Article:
Goals matter: Exercising for well-being but not health or appearance predicts future exercise among parents

Emily L. Mailey, Deirdre Dlugonski, Wei Wen Hsu, Michelle Segar

Research output: Contribution to journalArticlepeer-review

13 Scopus citations

Abstract

Background: Many parents are insufficiently active. Further research is needed to understand the goals that drive sustained exercise participation among parents. The purpose of this study was to use self-determination theory derived constructs to examine the relationship between parents' exercise goals and their autonomous motivation, controlled motivation, and exercise behavior across 1 year. Methods: Mothers (n = 226) and fathers (n = 70) of children less than 16 years completed the Exercise Motivations Inventory-2 and, 1 year later, the Behavioral Regulation in Exercise Questionnaire-2 and Godin Leisure-Time Exercise Questionnaire. Linear mixed effects models were used to examine the longitudinal relationships between exercise goals and autonomous motivation, controlled motivation, and leisure-time exercise. Results: All goals except weight management were significantly associated with autonomous motivation, whereas only weight and appearance goals predicted controlled motivation. Exercising for stress management and revitalization, but not health- or appearance-related goals, was significantly related to exercise behavior over 1 year. Conclusions: Only goals related to immediate affective outcomes were associated with both autonomous motivation and exercise behavior over time. These findings support recent calls to "rebrand exercise" as a means to improve daily well-being. Such goals may drive parents to prioritize exercise because they value the immediate benefits it provides.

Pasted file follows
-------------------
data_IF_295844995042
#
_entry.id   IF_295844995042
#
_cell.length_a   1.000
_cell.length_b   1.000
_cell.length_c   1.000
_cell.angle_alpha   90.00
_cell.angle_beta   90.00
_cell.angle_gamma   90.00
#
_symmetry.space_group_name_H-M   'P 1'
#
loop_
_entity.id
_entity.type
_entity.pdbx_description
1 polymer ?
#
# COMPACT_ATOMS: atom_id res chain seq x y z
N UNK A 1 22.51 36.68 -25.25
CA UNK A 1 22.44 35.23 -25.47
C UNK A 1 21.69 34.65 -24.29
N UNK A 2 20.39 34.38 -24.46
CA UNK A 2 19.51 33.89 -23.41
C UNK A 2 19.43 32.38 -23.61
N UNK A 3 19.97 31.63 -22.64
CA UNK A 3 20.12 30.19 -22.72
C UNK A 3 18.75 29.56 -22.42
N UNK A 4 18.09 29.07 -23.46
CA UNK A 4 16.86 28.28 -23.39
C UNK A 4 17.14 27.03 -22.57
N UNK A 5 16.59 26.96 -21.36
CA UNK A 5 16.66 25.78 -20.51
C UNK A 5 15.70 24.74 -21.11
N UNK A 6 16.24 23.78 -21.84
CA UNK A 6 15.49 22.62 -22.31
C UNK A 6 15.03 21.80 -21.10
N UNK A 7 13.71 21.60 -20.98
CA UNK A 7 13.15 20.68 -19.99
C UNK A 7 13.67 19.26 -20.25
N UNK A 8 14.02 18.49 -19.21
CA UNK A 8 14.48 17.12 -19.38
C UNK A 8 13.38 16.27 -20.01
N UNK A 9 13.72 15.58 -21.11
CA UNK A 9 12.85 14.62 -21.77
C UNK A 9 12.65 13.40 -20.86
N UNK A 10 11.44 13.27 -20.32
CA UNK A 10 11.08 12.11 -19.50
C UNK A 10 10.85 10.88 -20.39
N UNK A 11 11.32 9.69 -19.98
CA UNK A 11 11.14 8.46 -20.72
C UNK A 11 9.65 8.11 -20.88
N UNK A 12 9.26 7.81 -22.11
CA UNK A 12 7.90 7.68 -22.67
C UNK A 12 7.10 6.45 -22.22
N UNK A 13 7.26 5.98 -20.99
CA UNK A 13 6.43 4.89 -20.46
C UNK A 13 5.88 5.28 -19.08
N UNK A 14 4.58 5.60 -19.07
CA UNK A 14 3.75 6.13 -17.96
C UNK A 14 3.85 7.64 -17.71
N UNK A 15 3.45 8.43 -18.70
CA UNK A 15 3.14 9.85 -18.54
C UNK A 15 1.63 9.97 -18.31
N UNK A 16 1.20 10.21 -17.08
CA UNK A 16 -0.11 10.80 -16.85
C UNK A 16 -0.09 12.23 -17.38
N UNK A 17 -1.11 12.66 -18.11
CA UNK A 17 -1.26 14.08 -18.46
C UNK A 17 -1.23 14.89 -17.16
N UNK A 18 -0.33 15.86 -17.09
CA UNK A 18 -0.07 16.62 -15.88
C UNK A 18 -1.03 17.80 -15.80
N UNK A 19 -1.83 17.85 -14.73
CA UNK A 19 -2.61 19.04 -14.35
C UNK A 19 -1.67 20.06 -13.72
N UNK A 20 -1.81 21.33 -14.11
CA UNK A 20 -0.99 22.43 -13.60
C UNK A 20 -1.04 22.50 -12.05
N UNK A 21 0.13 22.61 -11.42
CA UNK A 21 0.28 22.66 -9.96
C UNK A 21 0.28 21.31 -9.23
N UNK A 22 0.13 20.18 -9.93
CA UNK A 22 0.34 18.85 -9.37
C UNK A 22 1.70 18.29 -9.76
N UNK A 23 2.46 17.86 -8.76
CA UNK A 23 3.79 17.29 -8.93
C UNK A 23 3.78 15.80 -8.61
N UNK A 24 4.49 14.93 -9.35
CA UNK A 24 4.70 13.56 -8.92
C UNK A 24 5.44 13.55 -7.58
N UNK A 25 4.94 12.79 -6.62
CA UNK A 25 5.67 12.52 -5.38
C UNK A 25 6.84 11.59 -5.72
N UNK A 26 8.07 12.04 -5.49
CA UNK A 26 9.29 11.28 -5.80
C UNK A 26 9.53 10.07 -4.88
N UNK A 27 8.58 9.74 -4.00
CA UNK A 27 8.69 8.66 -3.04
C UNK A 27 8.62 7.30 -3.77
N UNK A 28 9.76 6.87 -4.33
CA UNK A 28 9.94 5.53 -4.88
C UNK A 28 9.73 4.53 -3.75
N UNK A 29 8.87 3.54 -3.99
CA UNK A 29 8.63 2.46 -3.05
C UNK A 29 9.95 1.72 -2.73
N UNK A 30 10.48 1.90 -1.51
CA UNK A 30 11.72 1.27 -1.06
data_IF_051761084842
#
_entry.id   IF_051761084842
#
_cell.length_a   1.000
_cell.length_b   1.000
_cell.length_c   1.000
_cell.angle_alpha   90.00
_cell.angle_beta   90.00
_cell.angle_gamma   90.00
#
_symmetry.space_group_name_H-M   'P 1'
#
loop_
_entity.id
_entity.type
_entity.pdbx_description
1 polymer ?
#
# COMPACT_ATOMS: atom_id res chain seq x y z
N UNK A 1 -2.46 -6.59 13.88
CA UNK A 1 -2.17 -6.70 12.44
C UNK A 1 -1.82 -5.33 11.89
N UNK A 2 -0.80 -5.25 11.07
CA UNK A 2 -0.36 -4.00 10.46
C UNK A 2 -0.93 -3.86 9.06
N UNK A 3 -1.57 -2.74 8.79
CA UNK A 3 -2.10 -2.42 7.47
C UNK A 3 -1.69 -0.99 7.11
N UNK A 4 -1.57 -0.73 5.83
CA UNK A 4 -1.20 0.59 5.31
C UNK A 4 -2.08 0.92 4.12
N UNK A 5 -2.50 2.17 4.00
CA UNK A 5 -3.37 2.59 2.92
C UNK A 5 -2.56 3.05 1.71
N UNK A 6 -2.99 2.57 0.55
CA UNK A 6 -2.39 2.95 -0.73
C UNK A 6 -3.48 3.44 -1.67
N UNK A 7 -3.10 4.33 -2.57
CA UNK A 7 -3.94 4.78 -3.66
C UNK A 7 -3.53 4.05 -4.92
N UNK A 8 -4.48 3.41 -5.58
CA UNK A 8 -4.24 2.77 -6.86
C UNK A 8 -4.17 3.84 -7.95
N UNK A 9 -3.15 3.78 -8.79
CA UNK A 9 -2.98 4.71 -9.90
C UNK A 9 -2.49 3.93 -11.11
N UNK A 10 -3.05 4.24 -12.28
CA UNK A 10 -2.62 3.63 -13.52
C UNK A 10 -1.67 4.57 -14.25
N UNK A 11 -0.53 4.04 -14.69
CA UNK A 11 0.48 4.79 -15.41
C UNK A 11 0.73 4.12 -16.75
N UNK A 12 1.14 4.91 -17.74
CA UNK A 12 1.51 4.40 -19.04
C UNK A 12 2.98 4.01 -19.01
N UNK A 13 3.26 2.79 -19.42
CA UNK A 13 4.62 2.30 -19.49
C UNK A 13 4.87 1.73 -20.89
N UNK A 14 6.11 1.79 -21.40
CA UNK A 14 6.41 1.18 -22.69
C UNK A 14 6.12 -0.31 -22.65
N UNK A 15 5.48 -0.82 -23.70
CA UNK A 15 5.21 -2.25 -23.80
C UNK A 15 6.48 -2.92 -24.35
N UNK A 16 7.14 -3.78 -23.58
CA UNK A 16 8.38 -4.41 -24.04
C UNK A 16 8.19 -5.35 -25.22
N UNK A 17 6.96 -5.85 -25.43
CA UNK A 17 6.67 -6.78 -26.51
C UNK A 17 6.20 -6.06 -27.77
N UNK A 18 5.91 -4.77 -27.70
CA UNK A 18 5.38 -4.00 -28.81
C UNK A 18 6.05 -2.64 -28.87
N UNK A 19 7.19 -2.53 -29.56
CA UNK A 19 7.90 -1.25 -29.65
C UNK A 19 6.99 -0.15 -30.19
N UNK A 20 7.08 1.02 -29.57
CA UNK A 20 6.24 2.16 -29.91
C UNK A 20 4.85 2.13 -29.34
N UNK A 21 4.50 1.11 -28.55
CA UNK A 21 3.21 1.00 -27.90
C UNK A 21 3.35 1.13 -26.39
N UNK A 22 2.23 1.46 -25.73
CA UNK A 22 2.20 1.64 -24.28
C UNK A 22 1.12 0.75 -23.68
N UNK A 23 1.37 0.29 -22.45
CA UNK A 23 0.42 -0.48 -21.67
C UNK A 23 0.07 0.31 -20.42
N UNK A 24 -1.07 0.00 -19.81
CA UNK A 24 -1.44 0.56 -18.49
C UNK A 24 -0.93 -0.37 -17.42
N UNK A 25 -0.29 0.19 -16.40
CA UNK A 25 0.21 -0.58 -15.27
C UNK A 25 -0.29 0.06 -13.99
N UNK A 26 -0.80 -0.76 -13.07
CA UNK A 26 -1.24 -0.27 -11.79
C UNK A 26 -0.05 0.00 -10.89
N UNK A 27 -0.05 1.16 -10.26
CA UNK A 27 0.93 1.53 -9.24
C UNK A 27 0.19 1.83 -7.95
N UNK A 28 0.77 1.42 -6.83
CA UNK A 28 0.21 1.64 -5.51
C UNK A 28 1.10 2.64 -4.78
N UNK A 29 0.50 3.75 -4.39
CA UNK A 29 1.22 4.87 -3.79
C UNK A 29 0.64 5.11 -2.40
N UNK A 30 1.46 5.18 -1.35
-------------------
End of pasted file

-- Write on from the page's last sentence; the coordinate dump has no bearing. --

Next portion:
Original languageEnglish
Pages (from-to)857-865
Number of pages9
JournalJournal of Physical Activity and Health
Volume15
Issue number11
DOIs
StatePublished - Nov 2018

Bibliographical note

Publisher Copyright:
© 2018 Human Kinetics, Inc.

Keywords

  • Health promotion
  • Motivation
  • Physical activity

ASJC Scopus subject areas

  • General Medicine

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